The sometimes pretty, sometimes puzzling 1960s AMC concept cars are proof that when the going gets tough, automakers get going on show cars.
After all, what better than a dazzling concept car to dispel any public notions of corporate trouble -- and to spark hopes that what's sitting on the spot-lit turntable (or something much like it) might soon be sitting in your garage? This was the job of the 1960s AMC concept cars.
American Motors Corporation had plenty of tough going in its 33 years of existence, but for 25 of those years it had the perfect person to head up its styling efforts in Richard A. Teague. A California native and one-time child actor, Teague began his design career in 1948 with General Motors, who hired him after his graduation from the prestigious Art Center College of Design in Pasadena.
But Teague didn't make his mark until after joining Packard in 1951, where he learned to do more work with fewer resources than most any other designer around.
Besides the adept facelift for the "last real Packards" of 1955-56, Teague accomplished the memorable Request and Predictor show cars despite the shoestring budgets then typical of what he later called Packard's "last days in the bunker." The Predictor, of course, was supposed to herald an all-new '57 Packard line that didn't materialize because Studebaker-Packard Corporation was nearly broke.
After brief stints with Chrysler and an independent design firm headed by Ford alumnus Bill Schmidt, Teague went to American Motors in 1959, where he assisted Ed Anderson in what passed for a styling department. When Anderson left in 1964, Teague was named vice-president of design, largely on the strength of his pretty and popular styling for that year's rebodied Rambler American compact. In short order he turned AMC's design section into a far larger and more professional operation.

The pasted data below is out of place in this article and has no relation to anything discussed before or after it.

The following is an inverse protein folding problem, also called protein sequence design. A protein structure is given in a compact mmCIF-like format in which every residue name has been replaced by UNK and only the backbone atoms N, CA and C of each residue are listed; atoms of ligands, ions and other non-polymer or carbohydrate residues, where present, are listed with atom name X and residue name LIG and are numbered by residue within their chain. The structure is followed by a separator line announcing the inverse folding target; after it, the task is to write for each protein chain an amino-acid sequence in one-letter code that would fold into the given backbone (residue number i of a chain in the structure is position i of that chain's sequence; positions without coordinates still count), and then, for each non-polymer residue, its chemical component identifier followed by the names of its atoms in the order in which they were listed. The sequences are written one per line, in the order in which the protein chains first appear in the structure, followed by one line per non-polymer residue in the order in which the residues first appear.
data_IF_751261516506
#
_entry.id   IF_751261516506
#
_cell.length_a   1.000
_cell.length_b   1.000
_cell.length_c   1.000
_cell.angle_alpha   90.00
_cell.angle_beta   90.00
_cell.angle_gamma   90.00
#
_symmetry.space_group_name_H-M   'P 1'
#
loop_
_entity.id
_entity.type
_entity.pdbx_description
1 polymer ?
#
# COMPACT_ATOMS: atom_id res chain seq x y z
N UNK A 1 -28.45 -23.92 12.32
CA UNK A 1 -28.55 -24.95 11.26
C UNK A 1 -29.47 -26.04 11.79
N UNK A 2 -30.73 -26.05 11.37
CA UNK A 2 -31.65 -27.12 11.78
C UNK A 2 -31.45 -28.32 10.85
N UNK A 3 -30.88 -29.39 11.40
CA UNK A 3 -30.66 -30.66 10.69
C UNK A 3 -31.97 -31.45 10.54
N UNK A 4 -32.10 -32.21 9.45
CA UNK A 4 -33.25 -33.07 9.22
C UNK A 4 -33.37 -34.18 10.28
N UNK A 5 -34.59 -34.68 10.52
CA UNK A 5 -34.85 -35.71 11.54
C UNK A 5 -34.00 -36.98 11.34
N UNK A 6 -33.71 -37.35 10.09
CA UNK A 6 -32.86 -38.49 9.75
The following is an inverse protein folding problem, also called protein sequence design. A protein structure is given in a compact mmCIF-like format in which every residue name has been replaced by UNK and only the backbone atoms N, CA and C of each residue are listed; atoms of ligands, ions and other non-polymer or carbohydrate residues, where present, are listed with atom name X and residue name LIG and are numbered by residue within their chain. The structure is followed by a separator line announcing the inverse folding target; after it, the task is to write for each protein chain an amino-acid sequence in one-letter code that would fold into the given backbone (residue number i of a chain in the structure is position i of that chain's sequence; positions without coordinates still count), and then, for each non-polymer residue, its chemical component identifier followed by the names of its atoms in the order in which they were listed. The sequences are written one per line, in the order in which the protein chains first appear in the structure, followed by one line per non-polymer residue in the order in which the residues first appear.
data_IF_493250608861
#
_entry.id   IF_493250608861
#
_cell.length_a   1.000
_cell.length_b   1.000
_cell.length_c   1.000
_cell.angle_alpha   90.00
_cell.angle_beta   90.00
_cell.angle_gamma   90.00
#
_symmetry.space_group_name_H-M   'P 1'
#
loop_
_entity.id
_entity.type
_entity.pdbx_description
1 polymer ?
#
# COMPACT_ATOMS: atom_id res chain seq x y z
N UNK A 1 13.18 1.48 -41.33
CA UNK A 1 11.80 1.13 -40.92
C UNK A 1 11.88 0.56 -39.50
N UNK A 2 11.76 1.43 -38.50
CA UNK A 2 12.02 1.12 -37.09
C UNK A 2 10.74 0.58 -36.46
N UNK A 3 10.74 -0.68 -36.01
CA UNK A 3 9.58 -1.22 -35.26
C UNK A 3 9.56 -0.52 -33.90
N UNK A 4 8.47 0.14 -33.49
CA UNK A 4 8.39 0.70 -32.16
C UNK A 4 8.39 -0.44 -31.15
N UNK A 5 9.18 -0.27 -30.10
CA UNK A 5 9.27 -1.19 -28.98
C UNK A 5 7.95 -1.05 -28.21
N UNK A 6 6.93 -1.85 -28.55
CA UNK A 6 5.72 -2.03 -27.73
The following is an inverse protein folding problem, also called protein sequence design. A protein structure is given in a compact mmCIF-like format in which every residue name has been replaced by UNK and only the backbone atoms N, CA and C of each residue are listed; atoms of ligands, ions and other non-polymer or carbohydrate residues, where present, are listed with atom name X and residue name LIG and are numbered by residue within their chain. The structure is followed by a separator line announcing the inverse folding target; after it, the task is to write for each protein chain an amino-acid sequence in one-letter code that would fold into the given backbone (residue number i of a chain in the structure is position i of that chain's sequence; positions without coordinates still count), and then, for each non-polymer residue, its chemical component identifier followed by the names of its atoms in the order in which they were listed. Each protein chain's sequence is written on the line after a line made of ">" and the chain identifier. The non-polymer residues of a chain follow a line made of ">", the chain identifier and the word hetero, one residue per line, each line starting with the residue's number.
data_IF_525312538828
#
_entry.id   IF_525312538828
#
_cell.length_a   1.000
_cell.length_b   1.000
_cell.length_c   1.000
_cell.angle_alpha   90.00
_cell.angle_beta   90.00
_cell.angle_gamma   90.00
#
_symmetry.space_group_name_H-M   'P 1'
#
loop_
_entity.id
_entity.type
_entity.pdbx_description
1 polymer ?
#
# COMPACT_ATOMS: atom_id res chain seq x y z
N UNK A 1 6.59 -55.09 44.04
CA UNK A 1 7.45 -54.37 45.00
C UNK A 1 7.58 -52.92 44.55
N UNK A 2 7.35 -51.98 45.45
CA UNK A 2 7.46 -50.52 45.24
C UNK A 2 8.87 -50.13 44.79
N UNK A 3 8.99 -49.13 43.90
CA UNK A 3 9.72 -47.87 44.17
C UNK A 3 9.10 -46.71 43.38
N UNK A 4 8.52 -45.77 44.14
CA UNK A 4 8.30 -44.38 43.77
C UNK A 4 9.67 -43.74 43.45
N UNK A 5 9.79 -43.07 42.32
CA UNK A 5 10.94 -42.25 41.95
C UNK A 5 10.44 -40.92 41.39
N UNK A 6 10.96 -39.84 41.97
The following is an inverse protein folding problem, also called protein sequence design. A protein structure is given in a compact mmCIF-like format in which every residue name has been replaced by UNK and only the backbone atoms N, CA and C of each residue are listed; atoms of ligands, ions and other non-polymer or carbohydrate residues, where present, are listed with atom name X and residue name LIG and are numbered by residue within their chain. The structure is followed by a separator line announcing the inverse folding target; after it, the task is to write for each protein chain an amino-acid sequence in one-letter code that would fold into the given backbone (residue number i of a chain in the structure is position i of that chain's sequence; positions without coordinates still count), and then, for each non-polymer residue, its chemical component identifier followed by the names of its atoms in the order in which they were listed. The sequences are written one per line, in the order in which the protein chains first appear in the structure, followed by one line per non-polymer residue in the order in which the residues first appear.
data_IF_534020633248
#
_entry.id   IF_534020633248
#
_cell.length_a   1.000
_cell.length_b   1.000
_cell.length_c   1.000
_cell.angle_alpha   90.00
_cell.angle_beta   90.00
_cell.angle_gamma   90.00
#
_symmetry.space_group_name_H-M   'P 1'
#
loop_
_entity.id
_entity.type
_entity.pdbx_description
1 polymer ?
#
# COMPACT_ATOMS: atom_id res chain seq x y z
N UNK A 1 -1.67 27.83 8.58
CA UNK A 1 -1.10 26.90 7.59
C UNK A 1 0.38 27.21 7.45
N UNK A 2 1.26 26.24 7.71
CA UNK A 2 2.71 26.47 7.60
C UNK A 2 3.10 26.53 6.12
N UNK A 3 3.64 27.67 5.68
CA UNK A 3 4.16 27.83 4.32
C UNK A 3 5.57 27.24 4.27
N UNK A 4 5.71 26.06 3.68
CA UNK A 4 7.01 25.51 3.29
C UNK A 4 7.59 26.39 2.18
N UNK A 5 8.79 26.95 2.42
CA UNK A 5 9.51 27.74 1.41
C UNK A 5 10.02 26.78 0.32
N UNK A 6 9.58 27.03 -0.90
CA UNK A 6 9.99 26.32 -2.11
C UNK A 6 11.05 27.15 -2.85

Meantime, the 1960s were all a-go-go, and AMC was working hard to reverse its stodgy image as a builder of nothing but sensible economy cars. Yet despite the expansionist visions of president Roy Abernethy, to say nothing of Teague's own best efforts, AMC was in financial hot water by 1966.
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That attracted the interest of one Robert B. Evans, a Detroit industrialist who specialized in corporate rescues and was not, by his own admission, an "automobile man." Still, Evans judged AMC a good investment in spite of its problems, and bought large blocks of company stock. With that, he soon had himself a seat on the board of directors. John Conde, AMC's longtime public relations chief, later described him as "a breath of fresh air at the time."
Go to the next page to learn about the new team's next step, the hot AMC AMX concept cars.